Examining the CFIDSAA project and the train-the-trainer program, the number of core trainers is also decreasing. These numbers decreased from 62 people who were trained to be trainers in 2001, and only seven or 10% of these people remain. He said that 23 new people have been recruited, but there is still a decreasing trend. The 85 trainers who went through the program have given a total of only 33 presentations from 2001 to 2003.
Dr. Patarca said that the American Association of Chronic Fatigue Syndrome (AACFS) created a speakers bureau in 1994; it has 11 members, including some CFSAC members. The bureau’s mission is “to provide patients and providers with accurate and timely information on CFS, as well as to generate funds for the ASCFS.” In reviewing the website (aacfs.org/html/spk-bur.htm), Dr. Patarca noted that the content had not been updated since 1996, though the web page was revised in 2003; they have not been very active in education.
Dr. Patarca explained that conferences and meetings are another strategy that has been used. He noted that their main limitation is that they are more oriented to CFS specialists and primary care providers. He then reviewed some of the major conferences and meetings, noting that they mainly attract people already in the field and are not venues for raising broader awareness about CFS:
AACFS holds a Biennial Research, Clinical And Patient Conference and a Biennial Patient Symposia.
Dr. Patarca named bibliographies and general information as another education venue. Noting that he is not criticizing anyone in particular, he noted that most of these materials are outdated, too specialized, or too general. He mentioned that the AACFS bibliography is current as of October 1997 (http://222.aacfs.org/html/educmatertoc.htm), but they now have a webmaster who is updating it. He added that the Journal of Chronic Fatigue Syndrome periodically has Literature in Review sections, which last appeared in volume 11, number 2, 2003 and is available online; this material includes abstracts and some commentary and is very specialized. He explained that general information can be found on the websites and newsletters of many organizations such as NIH (http://niaid.nih.gov/factsheets/cfs.htm), CFIDSAA, CDC, and AACFS. He noted, however, that the newsletters go mainly to the constituency of these organizations and that the websites do not provide physicians with solid information for treating patients.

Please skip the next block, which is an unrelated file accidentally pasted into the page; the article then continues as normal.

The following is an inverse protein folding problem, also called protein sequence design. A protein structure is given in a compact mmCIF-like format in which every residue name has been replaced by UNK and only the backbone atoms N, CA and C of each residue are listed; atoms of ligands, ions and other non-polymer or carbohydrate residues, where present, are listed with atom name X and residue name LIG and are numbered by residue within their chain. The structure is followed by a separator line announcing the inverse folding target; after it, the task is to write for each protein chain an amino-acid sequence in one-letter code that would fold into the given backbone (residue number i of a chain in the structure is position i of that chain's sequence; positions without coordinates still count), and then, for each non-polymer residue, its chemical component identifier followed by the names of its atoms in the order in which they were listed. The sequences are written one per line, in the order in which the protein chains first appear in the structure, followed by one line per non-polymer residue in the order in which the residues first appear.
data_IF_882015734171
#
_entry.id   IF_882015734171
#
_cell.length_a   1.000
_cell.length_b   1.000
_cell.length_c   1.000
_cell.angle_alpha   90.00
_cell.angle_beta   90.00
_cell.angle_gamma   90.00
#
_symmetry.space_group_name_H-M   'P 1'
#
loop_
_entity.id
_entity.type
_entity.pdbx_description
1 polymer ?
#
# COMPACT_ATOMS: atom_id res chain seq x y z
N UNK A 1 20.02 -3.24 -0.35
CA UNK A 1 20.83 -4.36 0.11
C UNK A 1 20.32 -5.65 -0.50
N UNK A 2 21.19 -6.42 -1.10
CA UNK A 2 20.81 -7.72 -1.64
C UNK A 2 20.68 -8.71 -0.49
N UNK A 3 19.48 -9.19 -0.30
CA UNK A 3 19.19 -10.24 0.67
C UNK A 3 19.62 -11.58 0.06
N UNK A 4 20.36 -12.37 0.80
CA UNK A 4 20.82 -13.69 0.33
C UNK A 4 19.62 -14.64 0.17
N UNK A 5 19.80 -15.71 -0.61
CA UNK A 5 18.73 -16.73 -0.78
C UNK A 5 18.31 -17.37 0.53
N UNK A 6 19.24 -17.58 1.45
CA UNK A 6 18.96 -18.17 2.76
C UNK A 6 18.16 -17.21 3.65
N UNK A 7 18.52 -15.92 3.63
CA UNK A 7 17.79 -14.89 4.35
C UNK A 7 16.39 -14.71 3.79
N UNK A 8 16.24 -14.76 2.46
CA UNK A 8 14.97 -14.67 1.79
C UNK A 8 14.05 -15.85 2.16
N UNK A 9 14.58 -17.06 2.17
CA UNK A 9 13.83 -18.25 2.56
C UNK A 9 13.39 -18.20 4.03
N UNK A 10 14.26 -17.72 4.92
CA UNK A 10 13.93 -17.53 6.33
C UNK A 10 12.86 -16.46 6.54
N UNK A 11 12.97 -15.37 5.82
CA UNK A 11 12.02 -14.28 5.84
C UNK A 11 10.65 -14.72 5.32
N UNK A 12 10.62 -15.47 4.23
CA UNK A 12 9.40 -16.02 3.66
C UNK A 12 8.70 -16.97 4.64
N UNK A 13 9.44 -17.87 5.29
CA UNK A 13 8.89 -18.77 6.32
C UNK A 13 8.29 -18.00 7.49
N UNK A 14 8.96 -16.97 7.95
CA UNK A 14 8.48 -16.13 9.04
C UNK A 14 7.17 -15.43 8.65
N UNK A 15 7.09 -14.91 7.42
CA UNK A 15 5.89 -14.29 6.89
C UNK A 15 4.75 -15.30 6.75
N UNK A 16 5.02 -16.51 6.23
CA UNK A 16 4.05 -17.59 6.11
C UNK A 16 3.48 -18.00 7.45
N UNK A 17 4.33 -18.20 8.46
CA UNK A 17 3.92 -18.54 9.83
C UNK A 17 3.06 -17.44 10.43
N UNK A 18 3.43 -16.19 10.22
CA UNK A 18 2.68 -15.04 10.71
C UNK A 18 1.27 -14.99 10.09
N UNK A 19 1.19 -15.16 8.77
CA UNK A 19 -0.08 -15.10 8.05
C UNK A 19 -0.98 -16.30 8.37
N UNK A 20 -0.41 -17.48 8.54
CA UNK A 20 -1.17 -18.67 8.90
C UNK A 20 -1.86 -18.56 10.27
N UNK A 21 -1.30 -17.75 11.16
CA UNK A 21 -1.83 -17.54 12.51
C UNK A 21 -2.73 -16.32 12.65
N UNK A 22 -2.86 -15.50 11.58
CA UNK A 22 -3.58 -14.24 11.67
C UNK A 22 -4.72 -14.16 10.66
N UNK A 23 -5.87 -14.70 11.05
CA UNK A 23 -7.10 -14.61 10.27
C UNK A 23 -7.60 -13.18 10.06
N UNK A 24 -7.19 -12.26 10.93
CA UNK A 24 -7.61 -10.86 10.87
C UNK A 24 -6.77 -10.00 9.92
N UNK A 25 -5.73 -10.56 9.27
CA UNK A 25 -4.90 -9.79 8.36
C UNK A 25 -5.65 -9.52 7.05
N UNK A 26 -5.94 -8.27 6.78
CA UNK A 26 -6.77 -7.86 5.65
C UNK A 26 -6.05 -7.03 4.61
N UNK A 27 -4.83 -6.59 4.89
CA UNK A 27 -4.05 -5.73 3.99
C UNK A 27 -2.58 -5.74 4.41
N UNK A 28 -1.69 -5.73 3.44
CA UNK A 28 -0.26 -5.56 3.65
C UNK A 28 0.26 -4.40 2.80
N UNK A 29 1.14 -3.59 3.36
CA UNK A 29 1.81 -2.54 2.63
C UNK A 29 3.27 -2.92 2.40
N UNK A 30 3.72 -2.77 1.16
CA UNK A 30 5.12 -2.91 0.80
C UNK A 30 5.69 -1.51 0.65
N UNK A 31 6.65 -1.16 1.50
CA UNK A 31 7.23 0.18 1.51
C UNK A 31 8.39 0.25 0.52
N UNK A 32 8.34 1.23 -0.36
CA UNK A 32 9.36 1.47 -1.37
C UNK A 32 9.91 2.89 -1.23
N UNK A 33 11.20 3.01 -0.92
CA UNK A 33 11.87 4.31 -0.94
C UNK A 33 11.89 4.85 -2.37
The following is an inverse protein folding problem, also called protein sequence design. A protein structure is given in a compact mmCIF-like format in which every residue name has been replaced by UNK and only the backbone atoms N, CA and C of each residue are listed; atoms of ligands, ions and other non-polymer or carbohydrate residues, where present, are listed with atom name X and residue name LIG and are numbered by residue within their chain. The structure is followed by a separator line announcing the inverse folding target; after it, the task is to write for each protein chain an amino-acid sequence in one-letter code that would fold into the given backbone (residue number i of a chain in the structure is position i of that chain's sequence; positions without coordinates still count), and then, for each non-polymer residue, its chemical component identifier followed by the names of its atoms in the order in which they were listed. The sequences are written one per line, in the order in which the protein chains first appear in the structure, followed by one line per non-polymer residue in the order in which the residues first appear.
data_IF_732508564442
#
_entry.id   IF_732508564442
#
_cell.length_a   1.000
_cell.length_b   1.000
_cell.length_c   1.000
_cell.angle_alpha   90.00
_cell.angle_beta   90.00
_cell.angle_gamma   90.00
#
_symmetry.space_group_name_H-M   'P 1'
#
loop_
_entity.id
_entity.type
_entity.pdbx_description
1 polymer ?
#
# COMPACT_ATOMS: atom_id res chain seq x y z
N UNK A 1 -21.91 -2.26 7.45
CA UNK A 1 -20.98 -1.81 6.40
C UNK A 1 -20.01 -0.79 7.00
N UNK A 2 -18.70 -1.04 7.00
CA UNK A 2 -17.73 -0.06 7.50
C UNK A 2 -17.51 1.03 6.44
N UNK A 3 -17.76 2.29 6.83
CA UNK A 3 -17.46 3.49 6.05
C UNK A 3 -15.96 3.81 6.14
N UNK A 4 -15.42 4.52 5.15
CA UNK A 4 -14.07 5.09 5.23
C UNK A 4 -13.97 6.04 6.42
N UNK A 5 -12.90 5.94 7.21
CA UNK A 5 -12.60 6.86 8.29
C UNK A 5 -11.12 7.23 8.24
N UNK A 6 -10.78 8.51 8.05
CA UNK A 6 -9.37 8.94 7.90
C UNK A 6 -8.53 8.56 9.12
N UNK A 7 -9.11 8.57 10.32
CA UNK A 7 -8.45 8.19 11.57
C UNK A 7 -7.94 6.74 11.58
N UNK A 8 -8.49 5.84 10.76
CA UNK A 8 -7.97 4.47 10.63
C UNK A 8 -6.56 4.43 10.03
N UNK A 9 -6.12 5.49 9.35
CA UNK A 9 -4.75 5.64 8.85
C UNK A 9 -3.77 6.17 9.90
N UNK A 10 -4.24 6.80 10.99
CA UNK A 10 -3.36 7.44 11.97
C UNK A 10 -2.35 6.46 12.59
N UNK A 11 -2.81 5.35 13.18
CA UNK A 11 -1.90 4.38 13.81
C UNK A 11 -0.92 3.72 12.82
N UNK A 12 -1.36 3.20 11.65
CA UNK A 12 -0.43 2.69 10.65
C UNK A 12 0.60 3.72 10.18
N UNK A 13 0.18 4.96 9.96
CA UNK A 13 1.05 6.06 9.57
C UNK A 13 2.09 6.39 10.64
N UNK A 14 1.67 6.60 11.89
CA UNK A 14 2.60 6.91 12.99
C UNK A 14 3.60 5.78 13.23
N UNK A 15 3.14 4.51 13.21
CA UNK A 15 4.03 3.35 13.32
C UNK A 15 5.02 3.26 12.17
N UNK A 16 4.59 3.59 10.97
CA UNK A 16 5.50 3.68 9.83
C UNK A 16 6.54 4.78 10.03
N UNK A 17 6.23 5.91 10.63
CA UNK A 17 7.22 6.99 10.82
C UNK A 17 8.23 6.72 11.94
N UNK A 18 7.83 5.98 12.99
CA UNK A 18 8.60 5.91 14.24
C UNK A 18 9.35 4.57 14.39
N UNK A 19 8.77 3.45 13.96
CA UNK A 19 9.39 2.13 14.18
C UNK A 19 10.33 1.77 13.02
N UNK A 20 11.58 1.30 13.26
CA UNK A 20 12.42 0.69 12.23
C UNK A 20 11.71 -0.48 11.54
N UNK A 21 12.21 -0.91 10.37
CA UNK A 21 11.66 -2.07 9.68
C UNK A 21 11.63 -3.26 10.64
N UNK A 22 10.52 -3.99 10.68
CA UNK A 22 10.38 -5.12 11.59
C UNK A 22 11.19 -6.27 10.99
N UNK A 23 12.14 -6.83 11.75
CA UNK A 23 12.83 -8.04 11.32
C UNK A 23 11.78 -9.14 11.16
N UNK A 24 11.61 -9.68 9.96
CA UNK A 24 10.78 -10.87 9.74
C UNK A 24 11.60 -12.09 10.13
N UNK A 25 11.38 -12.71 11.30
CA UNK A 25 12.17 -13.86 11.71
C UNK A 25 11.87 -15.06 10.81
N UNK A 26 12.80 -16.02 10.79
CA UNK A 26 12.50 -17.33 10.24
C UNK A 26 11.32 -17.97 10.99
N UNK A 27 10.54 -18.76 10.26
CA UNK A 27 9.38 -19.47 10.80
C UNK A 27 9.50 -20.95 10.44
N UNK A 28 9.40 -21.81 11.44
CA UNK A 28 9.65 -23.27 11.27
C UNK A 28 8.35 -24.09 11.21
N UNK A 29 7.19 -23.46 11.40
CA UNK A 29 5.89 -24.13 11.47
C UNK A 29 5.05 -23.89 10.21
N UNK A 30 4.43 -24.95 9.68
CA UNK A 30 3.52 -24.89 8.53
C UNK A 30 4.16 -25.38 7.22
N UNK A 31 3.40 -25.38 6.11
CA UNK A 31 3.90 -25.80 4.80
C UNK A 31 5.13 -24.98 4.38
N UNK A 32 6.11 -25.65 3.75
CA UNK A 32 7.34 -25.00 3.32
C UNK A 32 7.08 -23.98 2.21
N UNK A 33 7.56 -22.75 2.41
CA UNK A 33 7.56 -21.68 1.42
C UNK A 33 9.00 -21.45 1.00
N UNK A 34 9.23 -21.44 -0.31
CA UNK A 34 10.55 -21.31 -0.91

Dr. Patarca explained that there are four areas that must be addressed: content, impact, format, and funding.
He began by discussing content needs and the need to formulate treatment guidelines that address issues such as evidence levels required for various treatments, tests patients have undergone, how patients are stratified, effectiveness for various groups, and symptoms. As Dr. Reeves discussed, Dr. Patarca noted the need to standardize the case definition and ensure that it is empirical and clinically useful. Finally, they need to study CFS’s natural course, epidemiology, and nosology, which involves the symptoms present and how they develop and progress.
For impact, he noted the need for increased participation in educational activities in terms of numbers and specialty mix; they need to engage neurologists, endocrinologists, and those involved in the legal and reimbursement fields. In addition, they must broaden the settings, as Ms. Fitzpatrick mentioned earlier, as well as the geographic outreach of these efforts. He added the need to follow up and determine the qualitative and qualitative impact of these activities; it was very challenging to gather data on the impact of past activities. The involvement of diverse professional organizations, such as AMA and those for different specialties, is necessary since CFS is an “orphan” disease. He also noted that involving journals that already have a high impact would be helpful.